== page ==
Usually, most dharmic people are highly educated and are usually very very accommodative of other faiths. Anyone from any faith can easily become dharmic because dharma doesn’t discriminate. That’s the beauty of Dharma. The dharmic philosophy creates a balanced individual. Also, dharma also assumes that everyone has an individual spiritual path which they are entitled to seek. Which, naturally brings in freedom to choose and also brings in responsibility.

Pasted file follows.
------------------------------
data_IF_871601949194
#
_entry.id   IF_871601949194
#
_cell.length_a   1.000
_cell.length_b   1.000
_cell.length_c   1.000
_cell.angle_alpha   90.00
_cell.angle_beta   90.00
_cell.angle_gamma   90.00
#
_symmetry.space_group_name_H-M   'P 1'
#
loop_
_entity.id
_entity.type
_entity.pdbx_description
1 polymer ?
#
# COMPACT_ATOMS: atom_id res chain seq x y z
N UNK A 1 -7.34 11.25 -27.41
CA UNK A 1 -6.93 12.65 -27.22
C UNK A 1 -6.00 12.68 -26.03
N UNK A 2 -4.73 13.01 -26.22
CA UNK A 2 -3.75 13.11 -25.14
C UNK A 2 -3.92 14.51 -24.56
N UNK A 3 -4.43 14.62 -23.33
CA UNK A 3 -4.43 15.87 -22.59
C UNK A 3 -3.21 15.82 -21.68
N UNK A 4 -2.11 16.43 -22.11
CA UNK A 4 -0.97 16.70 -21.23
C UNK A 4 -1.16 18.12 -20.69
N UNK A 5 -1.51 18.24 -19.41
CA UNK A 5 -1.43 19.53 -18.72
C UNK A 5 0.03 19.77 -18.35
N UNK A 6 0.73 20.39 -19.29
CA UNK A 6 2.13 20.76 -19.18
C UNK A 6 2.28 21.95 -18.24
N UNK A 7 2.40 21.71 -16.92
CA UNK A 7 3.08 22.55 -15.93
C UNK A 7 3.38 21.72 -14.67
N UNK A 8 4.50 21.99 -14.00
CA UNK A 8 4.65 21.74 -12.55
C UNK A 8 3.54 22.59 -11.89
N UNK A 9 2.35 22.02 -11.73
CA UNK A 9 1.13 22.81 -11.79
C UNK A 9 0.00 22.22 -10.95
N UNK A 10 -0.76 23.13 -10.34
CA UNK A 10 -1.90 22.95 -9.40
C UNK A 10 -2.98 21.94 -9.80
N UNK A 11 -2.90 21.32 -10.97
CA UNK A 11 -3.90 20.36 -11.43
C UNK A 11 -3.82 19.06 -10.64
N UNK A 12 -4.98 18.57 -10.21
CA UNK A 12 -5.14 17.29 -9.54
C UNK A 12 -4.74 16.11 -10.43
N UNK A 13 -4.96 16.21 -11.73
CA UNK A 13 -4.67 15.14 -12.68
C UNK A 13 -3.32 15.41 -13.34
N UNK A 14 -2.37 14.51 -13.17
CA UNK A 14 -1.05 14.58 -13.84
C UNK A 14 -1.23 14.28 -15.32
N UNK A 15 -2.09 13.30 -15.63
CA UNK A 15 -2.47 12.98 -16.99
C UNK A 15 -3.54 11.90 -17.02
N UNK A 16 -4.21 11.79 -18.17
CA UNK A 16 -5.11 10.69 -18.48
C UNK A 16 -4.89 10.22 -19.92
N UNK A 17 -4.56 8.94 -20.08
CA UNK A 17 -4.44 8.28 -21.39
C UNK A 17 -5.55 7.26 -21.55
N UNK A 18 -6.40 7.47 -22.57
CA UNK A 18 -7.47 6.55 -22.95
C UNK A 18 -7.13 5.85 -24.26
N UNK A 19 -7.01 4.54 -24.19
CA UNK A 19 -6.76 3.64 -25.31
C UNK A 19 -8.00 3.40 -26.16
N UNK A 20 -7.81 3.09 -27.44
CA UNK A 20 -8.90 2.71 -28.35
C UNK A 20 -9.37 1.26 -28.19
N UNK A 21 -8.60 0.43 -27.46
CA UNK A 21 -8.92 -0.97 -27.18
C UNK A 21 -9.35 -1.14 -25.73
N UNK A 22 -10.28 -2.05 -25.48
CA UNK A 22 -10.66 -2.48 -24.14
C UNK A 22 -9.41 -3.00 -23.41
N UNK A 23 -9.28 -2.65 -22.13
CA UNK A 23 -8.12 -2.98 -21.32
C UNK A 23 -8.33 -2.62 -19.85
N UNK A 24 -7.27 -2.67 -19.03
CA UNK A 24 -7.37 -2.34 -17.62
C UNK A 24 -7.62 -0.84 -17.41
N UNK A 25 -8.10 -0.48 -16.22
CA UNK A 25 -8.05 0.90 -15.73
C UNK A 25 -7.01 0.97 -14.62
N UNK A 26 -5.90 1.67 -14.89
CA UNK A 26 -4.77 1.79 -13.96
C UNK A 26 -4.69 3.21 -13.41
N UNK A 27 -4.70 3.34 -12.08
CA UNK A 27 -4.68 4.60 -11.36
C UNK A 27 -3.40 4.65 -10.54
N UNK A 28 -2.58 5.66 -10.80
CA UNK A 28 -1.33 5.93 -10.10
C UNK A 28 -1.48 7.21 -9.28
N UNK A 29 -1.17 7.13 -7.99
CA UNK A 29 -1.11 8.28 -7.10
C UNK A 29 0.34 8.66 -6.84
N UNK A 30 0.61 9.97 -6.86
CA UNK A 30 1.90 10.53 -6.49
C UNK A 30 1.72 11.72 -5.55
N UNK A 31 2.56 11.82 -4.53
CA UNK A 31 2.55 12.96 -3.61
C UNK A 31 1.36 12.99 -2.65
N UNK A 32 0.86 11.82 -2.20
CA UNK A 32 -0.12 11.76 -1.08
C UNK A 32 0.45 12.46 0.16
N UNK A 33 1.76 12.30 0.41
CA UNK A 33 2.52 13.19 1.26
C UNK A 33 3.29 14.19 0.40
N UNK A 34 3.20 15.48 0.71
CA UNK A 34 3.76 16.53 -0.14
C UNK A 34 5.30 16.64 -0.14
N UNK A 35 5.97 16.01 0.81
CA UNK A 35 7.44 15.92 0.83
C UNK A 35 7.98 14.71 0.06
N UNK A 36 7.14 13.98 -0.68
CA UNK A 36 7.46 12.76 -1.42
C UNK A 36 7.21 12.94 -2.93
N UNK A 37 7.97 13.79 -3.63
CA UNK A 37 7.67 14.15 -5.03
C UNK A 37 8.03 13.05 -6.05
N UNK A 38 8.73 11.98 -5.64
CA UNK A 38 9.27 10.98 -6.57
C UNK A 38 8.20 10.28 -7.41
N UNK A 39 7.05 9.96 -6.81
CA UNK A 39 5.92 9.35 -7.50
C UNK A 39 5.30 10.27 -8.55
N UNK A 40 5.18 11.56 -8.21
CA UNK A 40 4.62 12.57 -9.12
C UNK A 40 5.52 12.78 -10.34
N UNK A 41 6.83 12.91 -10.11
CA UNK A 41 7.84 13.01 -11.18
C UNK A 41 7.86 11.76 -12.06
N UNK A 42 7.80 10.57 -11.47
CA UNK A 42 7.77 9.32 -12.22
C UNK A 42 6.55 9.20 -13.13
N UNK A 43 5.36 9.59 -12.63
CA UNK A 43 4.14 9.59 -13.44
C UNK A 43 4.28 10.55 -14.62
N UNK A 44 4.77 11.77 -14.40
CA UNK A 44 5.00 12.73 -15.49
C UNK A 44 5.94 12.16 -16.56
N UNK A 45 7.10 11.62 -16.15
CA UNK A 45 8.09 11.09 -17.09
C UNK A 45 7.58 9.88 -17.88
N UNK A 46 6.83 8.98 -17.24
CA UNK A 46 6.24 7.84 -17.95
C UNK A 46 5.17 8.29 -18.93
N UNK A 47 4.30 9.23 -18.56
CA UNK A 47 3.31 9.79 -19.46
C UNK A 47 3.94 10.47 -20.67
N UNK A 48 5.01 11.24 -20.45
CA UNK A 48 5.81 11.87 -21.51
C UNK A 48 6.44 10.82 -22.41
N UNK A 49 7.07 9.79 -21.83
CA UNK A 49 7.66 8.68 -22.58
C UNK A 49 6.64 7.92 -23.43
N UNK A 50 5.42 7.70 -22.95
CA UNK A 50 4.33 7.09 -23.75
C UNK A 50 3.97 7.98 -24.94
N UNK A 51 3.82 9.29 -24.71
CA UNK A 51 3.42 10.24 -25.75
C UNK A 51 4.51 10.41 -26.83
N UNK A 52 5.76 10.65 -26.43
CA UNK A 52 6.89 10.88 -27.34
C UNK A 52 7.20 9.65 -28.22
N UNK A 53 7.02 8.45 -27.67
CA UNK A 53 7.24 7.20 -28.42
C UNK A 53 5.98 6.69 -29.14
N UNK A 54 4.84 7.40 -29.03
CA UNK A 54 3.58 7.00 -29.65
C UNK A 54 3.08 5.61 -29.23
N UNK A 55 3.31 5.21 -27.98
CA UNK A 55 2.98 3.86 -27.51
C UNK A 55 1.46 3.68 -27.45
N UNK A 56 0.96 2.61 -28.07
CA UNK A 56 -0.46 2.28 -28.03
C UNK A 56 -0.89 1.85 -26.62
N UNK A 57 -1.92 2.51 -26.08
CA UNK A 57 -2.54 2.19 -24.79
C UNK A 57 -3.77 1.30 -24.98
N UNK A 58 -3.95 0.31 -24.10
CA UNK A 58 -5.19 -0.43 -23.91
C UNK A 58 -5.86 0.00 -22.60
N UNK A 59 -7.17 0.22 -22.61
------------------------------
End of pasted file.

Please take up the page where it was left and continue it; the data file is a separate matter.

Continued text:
How would have other dharmic people handled this? Most Hindus and Buddhists I know, never judge anyone else by faith. Faith is just considered a personal choice. It is not usually considered important. Many Hindus and Buddhists are generally shy to speak about their faith to anyone unless they are asked. Usually, even when they are asked, they describe the cultural aspect more than the philosophical aspect. So generally, when they are asked about their faith they will probably give the least amount of information out of deep civility. A Hindu may say that I worship Vishnu or Shiva or Ganesh, and then he will add a qualifier that God is one for all. The non-dharmic person that he is speaking with will interpret this in a totally opposite way. The non-dharmic person immediately asks, “I have heard that you have many gods.” At this time, the Hindu person becomes defensive and gets into a larger explanation that further expands into the next challenging question by a non-dharmic person, “I have heard that you have a caste system.” At this time, Hindu defends,” Caste system is not by birth but it’s due to qualities and qualification. It’s misused by some people, not the majority.” That is usually the end of the discussion.